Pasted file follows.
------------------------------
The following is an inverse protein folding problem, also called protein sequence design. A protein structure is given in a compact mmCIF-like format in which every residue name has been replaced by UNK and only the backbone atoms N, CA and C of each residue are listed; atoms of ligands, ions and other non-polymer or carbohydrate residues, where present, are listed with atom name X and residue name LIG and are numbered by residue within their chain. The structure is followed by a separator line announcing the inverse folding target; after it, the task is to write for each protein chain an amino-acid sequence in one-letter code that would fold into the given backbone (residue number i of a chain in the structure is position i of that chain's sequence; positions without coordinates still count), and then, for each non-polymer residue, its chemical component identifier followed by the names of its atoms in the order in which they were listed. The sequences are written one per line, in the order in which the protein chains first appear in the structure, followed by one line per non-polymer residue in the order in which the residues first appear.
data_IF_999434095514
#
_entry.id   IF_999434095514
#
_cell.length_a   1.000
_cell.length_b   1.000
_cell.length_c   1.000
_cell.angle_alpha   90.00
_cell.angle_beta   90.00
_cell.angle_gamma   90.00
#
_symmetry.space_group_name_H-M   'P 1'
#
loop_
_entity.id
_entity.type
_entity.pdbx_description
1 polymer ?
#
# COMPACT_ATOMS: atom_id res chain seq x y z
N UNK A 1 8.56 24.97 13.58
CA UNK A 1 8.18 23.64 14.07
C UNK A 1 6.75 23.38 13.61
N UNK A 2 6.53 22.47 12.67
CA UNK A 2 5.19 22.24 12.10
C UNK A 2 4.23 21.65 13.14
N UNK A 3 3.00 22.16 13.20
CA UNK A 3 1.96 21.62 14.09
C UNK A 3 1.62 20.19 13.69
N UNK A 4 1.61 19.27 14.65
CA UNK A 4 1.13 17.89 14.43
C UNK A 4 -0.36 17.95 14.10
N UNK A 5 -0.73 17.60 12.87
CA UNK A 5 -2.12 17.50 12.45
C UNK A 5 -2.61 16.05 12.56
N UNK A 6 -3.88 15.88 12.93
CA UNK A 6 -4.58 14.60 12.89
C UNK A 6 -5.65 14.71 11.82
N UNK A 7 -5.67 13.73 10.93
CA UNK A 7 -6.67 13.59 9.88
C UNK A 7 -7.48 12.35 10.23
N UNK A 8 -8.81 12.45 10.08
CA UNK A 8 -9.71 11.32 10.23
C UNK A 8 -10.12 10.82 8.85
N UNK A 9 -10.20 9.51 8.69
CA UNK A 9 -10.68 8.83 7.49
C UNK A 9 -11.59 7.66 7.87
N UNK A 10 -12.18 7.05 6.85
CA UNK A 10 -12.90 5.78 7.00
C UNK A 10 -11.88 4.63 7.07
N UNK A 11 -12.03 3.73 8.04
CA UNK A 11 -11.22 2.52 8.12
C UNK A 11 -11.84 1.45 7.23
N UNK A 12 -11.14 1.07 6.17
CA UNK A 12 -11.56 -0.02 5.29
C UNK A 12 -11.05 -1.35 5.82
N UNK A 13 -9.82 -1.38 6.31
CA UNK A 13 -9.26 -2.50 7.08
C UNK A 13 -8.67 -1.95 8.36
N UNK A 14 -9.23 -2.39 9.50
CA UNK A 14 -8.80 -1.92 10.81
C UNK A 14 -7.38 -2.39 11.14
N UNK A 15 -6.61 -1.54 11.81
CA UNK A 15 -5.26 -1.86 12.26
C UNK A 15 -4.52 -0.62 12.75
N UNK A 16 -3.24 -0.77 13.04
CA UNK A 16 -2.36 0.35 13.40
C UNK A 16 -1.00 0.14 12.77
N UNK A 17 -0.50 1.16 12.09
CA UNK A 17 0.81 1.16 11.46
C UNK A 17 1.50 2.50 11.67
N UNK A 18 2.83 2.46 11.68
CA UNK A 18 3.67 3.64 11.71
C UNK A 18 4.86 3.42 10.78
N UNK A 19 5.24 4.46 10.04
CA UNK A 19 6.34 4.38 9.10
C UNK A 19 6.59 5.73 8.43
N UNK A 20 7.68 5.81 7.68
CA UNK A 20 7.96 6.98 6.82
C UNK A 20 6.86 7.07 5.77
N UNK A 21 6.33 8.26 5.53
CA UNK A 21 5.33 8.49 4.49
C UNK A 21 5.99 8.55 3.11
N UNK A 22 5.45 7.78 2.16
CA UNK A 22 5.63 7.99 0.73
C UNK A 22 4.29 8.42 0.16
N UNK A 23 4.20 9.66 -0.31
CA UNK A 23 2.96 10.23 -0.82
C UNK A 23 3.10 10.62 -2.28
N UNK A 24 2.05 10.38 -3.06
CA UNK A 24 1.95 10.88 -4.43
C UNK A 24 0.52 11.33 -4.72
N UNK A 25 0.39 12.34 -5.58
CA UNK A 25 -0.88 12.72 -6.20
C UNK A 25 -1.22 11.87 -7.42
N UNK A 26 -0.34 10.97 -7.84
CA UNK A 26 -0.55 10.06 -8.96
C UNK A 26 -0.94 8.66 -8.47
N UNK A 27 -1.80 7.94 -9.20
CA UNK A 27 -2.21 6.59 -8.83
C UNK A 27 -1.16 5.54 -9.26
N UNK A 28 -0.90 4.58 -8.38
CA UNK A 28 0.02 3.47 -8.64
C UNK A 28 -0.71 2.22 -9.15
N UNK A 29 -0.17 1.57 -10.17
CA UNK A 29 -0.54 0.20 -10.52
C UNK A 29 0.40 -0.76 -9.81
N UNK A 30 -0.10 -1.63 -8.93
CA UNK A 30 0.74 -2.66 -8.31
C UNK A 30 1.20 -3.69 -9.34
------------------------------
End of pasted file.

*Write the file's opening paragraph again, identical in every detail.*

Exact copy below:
The following is an inverse protein folding problem, also called protein sequence design. A protein structure is given in a compact mmCIF-like format in which every residue name has been replaced by UNK and only the backbone atoms N, CA and C of each residue are listed; atoms of ligands, ions and other non-polymer or carbohydrate residues, where present, are listed with atom name X and residue name LIG and are numbered by residue within their chain. The structure is followed by a separator line announcing the inverse folding target; after it, the task is to write for each protein chain an amino-acid sequence in one-letter code that would fold into the given backbone (residue number i of a chain in the structure is position i of that chain's sequence; positions without coordinates still count), and then, for each non-polymer residue, its chemical component identifier followed by the names of its atoms in the order in which they were listed. The sequences are written one per line, in the order in which the protein chains first appear in the structure, followed by one line per non-polymer residue in the order in which the residues first appear.